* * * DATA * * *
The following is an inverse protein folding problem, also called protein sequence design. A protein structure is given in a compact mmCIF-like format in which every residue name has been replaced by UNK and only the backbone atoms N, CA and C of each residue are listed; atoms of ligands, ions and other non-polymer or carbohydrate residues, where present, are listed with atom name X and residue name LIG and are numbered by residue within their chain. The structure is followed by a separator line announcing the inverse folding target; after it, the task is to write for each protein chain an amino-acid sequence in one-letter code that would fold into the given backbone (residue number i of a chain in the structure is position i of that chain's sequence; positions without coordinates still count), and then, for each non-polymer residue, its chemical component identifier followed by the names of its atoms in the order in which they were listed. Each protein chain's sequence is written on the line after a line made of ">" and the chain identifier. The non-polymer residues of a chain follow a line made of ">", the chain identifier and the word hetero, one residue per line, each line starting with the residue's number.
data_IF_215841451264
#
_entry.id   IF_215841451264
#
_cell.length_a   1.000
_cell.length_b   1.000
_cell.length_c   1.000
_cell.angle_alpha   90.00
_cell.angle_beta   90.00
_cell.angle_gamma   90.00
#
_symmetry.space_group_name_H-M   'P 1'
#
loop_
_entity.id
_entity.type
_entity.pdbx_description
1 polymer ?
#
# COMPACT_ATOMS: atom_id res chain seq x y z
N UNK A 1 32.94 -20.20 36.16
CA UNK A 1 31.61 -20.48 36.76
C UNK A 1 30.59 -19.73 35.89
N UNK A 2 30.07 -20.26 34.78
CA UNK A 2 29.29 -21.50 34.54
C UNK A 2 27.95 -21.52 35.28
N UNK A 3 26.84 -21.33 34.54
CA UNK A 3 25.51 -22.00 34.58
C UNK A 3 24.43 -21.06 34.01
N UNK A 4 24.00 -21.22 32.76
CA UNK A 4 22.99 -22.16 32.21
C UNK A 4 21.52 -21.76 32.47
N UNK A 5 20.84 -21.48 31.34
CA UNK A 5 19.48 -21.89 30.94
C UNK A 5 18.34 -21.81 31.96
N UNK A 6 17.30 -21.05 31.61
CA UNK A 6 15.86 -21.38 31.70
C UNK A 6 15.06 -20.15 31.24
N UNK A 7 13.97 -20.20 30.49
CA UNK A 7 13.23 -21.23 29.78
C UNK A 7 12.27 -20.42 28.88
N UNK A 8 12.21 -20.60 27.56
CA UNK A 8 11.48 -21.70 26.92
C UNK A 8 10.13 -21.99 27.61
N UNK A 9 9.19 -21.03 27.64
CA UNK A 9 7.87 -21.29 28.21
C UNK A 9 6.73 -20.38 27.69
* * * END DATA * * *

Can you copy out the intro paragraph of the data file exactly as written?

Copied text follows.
The following is an inverse protein folding problem, also called protein sequence design. A protein structure is given in a compact mmCIF-like format in which every residue name has been replaced by UNK and only the backbone atoms N, CA and C of each residue are listed; atoms of ligands, ions and other non-polymer or carbohydrate residues, where present, are listed with atom name X and residue name LIG and are numbered by residue within their chain. The structure is followed by a separator line announcing the inverse folding target; after it, the task is to write for each protein chain an amino-acid sequence in one-letter code that would fold into the given backbone (residue number i of a chain in the structure is position i of that chain's sequence; positions without coordinates still count), and then, for each non-polymer residue, its chemical component identifier followed by the names of its atoms in the order in which they were listed. Each protein chain's sequence is written on the line after a line made of ">" and the chain identifier. The non-polymer residues of a chain follow a line made of ">", the chain identifier and the word hetero, one residue per line, each line starting with the residue's number.